Jewish World Review March 16, 2004 / 23 Adar 5764
Jayson Blair's new
career: Scandal star
Clarence Page's column below incorrectly stated that former New Republic writer Stephen Glass had "sold his life story to Hollywood." The movie "Shattered Glass," was an unauthorized biography in which he did not participate and for which he was not paid.
As I sit down to peck out some thoughts about Jayson Blair and his World Contrition Tour to plug his book, I am tempted to pretend that I actually have read it.
It would be easy but it would be wrong.
It would be easy because I've seen excerpts and reviews and sounds bites from a variety of media on Blair's "Burning Down My Masters' House: My Life at the New York Times." I've seen parts of Blair's interviews with Katie Couric, Larry King, Bill O'Reilly and Chris Matthews, among others.
But it would be wrong because, well, lying is wrong. Ethics, as an old saying goes, is what you do when nobody's looking. Media people with shaky ethics take a big risk because, in our line of work, we invite everyone to look at what we're doing.
Yet, amazingly, some journalists take the risk.
Once there was a time when such people were shunned, if not jailed. Today, one's profit potential as a star of scandal means never having to say you're sorry, unless it improves one's book sales.
Depending on how well you play the angles and listen to your publicists, you very well may find yourself enriched with prime-time talk show stardom, book advances, new wealth and even new jobs precisely because you bent the rules.
Count me out. I have not read Blair's book and I don't plan to read it. I share the sentiments of Tavis Smiley, who rushed to deny reports that his PBS talk show had booked Blair. Smiley, who is black like Blair and me, told the New York Daily News that he would not give Blair "even 60 seconds" because he is "an embarrassment to any African-American journalist in this country."
I understand where Tavis is coming from but I don't think he goes far enough. Blair is an embarrassment not just to black journalists, but to all journalists in this country.
I feel a mixture of anger and sympathy for him inasmuch as I sympathize with anyone who is mentally ill. In interviews and in his much-hyped book, which was whipped into publication less than a year after his journalistic frauds rocked The New York Times, Blair now says that his serial fabrications resulted, in part, from undiagnosed manic depression. Mixed with his cocaine abuse, binge drinking, racial anxieties, burning ambition and youthful inexperience, his lying, cheating, plagiarism and social isolation in his Brooklyn apartment grew more pronounced, eventually leading to the scandal that resulted last year in the resignations of the Times' two top editors.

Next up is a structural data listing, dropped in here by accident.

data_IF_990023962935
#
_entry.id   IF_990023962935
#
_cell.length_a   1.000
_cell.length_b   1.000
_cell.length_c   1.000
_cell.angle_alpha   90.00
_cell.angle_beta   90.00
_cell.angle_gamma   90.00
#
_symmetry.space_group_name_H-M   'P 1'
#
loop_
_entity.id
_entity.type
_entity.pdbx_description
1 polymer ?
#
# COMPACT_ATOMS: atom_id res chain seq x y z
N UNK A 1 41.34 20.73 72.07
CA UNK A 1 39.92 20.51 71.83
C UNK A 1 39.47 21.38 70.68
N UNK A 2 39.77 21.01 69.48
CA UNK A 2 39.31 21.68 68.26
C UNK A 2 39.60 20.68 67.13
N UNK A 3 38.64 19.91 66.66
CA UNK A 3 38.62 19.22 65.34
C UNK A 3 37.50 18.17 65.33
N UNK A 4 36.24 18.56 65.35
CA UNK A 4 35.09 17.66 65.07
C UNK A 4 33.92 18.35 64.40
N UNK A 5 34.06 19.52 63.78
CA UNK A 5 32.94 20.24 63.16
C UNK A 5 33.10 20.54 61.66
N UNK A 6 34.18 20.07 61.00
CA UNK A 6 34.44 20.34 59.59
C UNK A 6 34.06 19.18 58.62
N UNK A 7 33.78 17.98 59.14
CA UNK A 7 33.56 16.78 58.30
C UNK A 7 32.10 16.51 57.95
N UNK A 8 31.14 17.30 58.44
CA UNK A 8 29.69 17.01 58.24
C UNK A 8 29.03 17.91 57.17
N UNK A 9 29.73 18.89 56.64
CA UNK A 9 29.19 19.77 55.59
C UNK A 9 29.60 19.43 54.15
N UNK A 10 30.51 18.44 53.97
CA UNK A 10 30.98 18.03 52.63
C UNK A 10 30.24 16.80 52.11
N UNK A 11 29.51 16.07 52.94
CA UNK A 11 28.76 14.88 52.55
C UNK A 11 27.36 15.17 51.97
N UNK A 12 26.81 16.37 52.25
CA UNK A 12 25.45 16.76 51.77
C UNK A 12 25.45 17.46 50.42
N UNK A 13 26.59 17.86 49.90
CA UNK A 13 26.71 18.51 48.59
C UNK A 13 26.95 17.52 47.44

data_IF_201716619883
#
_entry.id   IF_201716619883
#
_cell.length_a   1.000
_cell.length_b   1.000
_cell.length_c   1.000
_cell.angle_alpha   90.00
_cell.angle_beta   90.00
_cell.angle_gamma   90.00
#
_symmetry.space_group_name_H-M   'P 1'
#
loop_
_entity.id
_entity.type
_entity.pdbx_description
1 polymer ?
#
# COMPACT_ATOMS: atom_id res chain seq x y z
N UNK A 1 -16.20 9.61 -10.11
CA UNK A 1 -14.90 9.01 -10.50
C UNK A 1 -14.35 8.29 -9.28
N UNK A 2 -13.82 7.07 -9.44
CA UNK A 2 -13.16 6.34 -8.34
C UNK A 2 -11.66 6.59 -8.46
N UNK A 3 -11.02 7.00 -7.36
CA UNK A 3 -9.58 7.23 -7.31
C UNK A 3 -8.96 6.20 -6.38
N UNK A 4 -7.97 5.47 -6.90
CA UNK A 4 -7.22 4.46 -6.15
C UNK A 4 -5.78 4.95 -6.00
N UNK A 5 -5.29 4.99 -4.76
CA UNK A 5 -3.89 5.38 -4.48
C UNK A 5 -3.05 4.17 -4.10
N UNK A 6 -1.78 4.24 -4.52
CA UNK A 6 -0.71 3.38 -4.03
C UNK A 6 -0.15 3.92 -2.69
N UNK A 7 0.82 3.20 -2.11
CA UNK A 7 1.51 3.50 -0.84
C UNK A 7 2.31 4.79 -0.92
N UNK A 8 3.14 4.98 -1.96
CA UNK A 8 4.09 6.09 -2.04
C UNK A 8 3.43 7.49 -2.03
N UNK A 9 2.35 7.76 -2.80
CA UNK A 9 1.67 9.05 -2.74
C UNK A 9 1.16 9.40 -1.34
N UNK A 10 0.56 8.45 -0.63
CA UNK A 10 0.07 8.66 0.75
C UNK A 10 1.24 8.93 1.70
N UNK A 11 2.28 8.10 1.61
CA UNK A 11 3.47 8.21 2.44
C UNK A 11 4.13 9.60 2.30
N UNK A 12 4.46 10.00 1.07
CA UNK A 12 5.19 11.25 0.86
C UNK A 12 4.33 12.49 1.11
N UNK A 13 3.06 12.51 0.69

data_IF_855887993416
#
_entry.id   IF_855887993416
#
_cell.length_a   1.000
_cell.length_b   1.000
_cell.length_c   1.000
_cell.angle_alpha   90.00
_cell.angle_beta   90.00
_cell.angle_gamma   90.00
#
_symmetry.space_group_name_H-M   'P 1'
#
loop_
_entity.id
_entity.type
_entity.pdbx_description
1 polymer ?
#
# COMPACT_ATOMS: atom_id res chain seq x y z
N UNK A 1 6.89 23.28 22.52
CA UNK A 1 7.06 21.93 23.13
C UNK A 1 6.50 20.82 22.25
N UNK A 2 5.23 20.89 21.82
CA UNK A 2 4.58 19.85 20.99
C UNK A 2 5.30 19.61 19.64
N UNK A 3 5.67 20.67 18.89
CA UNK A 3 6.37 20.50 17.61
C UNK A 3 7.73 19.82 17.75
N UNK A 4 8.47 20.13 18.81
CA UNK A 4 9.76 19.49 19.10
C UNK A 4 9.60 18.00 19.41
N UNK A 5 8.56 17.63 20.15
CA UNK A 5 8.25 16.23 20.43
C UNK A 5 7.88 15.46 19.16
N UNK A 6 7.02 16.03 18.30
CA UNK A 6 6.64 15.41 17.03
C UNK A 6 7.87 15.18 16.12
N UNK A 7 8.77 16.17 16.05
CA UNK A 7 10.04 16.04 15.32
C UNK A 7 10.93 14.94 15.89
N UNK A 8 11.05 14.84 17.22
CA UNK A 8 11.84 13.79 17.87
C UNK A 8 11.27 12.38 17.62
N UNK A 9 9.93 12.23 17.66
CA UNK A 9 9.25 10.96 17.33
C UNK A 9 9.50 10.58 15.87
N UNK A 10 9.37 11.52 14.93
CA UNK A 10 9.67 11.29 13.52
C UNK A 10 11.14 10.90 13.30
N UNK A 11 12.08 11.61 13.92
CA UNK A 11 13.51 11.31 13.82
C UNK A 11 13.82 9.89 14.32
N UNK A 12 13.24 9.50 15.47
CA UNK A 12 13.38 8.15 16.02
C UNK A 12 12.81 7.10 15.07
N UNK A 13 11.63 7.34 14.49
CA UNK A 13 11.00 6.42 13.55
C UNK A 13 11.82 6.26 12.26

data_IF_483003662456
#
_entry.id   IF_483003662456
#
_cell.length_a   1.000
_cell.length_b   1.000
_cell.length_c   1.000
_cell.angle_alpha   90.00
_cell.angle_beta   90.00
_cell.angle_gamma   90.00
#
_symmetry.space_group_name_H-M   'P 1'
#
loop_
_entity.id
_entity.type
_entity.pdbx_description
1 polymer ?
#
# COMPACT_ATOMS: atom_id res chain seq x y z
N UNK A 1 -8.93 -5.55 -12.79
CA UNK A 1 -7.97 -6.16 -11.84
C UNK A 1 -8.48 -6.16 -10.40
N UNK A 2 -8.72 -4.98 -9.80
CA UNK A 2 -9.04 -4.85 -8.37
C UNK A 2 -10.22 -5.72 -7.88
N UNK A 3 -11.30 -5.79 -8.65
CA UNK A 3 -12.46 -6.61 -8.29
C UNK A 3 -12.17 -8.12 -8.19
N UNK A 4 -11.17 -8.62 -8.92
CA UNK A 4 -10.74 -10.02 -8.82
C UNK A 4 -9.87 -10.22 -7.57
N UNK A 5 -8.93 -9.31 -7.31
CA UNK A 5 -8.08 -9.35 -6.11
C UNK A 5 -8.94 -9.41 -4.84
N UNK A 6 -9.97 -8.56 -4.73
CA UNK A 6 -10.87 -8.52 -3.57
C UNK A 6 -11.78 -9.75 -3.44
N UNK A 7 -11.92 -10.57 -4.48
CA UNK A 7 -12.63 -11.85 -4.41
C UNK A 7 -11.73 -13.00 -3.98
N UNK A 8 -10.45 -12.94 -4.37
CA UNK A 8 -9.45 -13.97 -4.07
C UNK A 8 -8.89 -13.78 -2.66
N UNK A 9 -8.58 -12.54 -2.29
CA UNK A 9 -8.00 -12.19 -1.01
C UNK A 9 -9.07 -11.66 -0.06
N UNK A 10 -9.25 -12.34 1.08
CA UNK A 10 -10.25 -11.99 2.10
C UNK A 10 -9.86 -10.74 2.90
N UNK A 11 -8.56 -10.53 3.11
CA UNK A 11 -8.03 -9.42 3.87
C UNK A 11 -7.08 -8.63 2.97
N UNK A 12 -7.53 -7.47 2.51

Blair might well have benefited from the small-town, small-newsroom obituary-writing, police-chasing and doorbell-ringing stories on which about 99 percent of young journalists cut their professional teeth. It is bracing, edifying and energizing to test one's chops on a short leash of close supervision. It is also educational, as one older editor told me in my impatient youth, to make one's inevitable mistakes in a low-profile place where they are less likely to be career killers.
Instead, Blair's career as a journalist is ruined but his future as a media star is off to a robust start. Having completed the exile stage of his new infamy, Blair now moves to the next phase: the national confessionals on TV talk shows and other media.
What next? Maybe a novel, Blair says. Why not? Stephen Glass wrote a novel and sold his life story to Hollywood. Glass, you may recall, was fired at age 25 in 1998 for fabricating articles at the New Republic. His novel, "The Fabulist," made barely a ripple, sparking endless jokes about how his fiction writing worked better when it was passed off as fact. The movie, "Shattered Glass," did better, indicating fabrications of his life still work for him.
Or maybe Blair can look to a radio talk show, a cable TV talk show or a newspaper column. Mike Barnicle has done all of those before and after he resigned from his popular Boston Globe column in 1998. His exit resulted from questions about possibly stolen jokes in one column and some unverifiable facts in another. Last week, Barnicle unveiled a new column in the rival Boston Herald, the paper that ironically first raised questions over the allegedly pilfered jokes.
Many Barnicle fans think he was pushed out to blunt possible charges of racial favoritism. Weeks earlier Patricia Smith, an award-winning black columnist at the Globe, resigned after admitting she fabricated people and quotes in four columns.
I don't know what happened to her, but she might consider making a comeback. Where there is no shame, there is no embarrassment and today there is almost no shame left in the big talk-show celebrity game.
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